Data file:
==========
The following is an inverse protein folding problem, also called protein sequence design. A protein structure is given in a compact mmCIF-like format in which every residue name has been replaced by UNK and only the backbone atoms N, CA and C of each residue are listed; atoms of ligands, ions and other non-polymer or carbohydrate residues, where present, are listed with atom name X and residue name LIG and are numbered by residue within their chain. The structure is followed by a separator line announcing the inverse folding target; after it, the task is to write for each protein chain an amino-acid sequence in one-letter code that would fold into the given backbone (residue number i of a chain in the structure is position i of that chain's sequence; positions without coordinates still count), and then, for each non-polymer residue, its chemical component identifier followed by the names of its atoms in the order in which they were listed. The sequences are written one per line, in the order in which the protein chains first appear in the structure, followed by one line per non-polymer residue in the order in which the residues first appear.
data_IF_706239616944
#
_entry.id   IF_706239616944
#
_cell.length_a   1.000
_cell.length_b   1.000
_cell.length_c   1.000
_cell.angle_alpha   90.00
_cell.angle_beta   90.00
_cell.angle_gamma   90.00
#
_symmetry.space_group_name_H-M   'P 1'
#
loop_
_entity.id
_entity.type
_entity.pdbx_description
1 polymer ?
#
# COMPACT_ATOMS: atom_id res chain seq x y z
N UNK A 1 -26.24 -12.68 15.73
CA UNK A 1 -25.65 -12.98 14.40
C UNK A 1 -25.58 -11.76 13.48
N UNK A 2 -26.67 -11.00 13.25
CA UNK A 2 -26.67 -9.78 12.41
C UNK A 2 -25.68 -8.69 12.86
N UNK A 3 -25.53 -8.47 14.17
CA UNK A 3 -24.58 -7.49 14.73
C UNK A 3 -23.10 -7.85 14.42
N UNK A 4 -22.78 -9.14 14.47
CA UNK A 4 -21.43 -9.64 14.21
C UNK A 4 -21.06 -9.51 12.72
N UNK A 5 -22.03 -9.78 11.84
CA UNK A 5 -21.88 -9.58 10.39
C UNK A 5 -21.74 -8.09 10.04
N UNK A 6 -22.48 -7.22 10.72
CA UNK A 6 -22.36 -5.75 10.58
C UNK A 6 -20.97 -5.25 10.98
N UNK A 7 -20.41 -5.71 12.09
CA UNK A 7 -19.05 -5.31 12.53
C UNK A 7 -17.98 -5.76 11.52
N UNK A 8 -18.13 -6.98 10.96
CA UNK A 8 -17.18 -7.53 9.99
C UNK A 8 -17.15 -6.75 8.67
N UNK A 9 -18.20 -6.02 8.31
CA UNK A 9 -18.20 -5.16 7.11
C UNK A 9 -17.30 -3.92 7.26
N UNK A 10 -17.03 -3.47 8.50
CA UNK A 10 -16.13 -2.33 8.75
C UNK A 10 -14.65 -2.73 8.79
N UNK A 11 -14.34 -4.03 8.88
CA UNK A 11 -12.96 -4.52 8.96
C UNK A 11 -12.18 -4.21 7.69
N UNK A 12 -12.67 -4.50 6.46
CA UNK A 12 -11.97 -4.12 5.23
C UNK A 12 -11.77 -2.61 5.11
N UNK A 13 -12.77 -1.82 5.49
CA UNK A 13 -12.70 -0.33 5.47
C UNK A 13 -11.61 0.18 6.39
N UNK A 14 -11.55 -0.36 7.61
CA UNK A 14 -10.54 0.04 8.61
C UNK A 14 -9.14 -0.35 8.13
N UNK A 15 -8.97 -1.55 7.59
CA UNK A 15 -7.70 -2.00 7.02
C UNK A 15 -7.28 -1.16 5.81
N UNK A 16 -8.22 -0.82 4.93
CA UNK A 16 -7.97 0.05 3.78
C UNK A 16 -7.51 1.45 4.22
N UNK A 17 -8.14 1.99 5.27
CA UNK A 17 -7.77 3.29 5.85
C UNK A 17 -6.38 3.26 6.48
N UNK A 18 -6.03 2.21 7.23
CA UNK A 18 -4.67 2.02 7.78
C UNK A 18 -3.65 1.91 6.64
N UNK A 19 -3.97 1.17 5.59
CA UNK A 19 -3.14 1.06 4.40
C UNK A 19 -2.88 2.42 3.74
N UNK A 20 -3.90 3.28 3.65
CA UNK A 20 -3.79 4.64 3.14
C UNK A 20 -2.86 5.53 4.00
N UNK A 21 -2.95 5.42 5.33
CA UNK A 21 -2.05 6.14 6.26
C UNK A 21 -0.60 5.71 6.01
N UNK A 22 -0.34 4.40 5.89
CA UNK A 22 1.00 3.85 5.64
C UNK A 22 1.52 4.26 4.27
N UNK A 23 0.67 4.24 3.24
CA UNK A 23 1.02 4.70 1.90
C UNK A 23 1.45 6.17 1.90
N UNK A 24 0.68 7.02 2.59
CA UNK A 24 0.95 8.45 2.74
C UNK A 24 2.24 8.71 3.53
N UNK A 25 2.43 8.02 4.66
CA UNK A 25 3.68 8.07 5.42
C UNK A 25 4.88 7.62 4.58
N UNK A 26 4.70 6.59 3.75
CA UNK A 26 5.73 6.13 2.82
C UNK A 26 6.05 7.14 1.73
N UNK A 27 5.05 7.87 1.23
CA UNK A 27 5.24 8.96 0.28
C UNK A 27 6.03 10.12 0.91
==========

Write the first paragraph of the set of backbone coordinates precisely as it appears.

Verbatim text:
The following is an inverse protein folding problem, also called protein sequence design. A protein structure is given in a compact mmCIF-like format in which every residue name has been replaced by UNK and only the backbone atoms N, CA and C of each residue are listed; atoms of ligands, ions and other non-polymer or carbohydrate residues, where present, are listed with atom name X and residue name LIG and are numbered by residue within their chain. The structure is followed by a separator line announcing the inverse folding target; after it, the task is to write for each protein chain an amino-acid sequence in one-letter code that would fold into the given backbone (residue number i of a chain in the structure is position i of that chain's sequence; positions without coordinates still count), and then, for each non-polymer residue, its chemical component identifier followed by the names of its atoms in the order in which they were listed. The sequences are written one per line, in the order in which the protein chains first appear in the structure, followed by one line per non-polymer residue in the order in which the residues first appear.